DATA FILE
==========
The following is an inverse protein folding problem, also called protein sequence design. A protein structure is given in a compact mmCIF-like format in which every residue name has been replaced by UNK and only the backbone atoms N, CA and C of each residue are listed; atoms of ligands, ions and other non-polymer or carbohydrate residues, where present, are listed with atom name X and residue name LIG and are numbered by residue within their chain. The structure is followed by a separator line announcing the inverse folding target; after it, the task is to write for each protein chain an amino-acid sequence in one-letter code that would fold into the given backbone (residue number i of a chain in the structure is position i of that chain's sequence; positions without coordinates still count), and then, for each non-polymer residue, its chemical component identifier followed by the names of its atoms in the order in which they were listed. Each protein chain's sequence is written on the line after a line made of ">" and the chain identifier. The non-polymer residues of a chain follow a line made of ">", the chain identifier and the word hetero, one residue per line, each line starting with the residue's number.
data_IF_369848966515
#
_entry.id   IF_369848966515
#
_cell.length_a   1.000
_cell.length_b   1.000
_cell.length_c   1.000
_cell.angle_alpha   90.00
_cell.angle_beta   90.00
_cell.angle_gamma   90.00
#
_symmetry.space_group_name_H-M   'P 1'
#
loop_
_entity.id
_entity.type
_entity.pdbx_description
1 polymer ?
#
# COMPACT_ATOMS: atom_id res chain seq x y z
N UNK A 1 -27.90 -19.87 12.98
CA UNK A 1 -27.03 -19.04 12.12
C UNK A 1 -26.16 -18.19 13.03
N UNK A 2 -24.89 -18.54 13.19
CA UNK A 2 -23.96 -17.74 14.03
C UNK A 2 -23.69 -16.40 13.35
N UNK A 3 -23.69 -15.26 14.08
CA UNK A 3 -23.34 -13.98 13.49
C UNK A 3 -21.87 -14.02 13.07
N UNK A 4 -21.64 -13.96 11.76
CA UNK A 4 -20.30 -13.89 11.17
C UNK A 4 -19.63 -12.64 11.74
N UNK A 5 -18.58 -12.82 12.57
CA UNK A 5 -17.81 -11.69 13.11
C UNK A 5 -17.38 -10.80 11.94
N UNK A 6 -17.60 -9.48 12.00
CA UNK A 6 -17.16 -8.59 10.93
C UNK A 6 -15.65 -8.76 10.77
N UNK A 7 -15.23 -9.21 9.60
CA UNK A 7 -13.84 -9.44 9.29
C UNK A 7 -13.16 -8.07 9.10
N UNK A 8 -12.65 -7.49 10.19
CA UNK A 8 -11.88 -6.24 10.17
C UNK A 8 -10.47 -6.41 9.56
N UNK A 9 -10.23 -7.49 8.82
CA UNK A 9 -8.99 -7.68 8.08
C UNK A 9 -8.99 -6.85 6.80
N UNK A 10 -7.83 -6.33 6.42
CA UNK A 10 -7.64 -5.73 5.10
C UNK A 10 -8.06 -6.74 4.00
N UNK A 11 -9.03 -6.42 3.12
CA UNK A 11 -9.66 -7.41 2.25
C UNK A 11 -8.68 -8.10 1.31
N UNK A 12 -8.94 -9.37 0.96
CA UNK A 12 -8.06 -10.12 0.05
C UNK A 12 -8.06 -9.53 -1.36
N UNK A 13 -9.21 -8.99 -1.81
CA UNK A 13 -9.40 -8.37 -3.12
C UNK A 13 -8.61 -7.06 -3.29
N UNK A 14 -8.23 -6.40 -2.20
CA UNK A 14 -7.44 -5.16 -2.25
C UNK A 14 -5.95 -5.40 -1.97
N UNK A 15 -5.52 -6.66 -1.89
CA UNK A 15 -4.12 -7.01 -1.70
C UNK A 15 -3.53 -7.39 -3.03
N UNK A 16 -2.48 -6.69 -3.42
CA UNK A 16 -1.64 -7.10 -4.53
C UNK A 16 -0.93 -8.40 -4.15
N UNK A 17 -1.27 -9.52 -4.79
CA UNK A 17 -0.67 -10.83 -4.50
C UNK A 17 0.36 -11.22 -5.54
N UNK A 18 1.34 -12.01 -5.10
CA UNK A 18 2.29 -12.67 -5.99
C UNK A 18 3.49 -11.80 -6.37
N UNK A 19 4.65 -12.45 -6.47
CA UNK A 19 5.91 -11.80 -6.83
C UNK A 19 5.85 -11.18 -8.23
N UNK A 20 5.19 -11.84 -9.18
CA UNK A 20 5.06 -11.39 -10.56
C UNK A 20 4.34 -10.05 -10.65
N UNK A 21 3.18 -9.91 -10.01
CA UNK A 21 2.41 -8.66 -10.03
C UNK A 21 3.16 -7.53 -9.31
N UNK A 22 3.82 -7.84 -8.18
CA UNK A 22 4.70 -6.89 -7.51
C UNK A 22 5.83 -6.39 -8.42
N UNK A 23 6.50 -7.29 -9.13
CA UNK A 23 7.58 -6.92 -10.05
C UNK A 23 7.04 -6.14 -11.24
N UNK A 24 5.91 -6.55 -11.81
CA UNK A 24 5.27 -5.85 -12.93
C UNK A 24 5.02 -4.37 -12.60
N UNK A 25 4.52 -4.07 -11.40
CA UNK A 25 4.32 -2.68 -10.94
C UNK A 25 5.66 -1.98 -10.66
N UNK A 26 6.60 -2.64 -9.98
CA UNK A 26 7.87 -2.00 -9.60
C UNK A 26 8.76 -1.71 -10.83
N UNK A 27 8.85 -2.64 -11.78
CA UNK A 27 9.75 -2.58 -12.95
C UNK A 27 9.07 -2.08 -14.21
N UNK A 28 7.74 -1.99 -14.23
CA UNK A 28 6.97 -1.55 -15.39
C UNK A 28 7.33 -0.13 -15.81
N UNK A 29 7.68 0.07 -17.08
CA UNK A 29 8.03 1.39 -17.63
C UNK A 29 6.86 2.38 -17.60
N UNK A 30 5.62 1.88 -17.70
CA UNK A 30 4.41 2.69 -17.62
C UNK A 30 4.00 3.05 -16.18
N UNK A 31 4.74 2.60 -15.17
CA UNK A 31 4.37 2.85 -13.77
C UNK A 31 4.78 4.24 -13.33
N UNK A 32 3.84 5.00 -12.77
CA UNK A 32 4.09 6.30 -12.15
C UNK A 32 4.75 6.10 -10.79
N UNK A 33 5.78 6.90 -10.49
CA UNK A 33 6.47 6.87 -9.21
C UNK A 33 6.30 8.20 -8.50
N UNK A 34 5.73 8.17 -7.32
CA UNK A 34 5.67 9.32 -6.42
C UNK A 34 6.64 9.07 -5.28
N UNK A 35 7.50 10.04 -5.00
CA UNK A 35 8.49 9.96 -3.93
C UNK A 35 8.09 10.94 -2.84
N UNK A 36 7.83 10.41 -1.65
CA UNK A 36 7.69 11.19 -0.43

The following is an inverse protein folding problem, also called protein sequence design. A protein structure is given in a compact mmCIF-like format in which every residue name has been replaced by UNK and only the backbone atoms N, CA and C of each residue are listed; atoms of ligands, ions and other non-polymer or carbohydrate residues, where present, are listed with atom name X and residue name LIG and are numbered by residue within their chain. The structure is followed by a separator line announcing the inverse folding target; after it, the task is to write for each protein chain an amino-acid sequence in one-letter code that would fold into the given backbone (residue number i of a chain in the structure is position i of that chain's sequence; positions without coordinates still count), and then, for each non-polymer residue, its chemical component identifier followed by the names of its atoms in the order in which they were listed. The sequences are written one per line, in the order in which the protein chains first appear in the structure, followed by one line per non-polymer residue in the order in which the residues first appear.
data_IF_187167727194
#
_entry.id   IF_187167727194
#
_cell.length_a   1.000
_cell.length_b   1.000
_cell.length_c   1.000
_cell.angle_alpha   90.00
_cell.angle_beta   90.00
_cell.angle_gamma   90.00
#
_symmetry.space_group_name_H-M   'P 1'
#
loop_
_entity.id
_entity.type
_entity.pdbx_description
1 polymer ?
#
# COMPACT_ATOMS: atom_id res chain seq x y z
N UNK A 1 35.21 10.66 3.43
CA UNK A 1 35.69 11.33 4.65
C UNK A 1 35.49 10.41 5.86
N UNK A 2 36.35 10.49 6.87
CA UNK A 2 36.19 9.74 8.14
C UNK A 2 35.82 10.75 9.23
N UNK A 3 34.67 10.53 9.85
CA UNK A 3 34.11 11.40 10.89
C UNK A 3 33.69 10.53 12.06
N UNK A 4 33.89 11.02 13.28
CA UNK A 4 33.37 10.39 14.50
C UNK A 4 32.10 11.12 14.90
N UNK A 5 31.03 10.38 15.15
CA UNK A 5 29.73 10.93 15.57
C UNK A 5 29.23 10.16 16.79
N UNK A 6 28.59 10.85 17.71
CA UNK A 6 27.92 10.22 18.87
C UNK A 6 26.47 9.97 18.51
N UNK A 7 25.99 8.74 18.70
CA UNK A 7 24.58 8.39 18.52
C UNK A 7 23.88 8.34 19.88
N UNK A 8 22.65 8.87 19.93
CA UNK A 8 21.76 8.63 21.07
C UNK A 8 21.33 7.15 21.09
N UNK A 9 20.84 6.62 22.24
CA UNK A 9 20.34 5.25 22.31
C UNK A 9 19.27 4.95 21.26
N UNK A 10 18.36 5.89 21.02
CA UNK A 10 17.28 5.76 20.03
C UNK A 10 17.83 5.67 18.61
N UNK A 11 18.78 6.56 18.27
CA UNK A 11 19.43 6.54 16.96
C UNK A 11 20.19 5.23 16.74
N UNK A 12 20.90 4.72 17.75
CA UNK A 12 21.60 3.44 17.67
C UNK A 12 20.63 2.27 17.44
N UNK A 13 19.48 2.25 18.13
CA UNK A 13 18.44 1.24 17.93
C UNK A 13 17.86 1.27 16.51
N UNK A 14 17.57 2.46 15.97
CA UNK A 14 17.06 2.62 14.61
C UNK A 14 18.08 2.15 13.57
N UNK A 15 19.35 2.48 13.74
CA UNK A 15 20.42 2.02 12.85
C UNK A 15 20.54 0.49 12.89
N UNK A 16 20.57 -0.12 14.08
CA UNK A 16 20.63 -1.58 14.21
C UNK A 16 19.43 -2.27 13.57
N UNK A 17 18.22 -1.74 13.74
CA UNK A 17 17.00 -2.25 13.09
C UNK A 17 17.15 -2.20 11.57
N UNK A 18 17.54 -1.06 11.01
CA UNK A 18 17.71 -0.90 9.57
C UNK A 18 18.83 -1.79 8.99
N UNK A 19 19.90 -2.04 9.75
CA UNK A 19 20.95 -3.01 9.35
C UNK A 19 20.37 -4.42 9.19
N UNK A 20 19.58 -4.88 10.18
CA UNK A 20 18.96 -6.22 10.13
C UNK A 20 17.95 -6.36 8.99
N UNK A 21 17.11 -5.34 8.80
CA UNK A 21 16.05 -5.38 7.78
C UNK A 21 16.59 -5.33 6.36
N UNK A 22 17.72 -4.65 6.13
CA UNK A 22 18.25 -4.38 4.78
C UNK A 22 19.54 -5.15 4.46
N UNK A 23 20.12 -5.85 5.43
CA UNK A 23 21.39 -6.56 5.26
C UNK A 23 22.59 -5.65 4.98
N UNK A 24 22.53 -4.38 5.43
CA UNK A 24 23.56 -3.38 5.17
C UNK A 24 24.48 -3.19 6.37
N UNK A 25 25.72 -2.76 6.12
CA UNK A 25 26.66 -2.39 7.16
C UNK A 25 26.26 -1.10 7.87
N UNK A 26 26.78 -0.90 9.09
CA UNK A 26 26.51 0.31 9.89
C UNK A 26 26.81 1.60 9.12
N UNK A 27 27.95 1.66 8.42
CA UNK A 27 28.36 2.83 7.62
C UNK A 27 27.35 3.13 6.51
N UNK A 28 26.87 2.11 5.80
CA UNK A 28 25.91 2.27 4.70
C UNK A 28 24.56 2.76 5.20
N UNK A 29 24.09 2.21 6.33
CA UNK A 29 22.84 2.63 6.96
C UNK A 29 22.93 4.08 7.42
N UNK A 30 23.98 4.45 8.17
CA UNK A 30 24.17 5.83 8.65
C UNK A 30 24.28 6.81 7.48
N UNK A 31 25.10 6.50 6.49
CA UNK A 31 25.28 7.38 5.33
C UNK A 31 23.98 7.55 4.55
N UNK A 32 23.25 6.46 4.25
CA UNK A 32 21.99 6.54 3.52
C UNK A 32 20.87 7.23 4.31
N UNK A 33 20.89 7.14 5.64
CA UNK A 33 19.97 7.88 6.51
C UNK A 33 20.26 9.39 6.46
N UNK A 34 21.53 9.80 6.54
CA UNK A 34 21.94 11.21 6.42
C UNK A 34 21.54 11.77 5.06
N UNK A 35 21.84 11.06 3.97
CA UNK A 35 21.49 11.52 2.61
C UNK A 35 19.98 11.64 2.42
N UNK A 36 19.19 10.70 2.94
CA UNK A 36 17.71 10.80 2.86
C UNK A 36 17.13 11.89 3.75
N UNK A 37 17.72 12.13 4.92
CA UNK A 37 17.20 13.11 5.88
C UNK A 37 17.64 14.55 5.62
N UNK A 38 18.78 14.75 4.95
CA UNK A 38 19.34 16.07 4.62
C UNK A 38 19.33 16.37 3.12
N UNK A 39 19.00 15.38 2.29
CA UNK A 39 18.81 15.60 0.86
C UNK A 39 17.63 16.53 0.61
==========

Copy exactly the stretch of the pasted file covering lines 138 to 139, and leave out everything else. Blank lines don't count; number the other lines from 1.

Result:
_cell.angle_beta   90.00
_cell.angle_gamma   90.00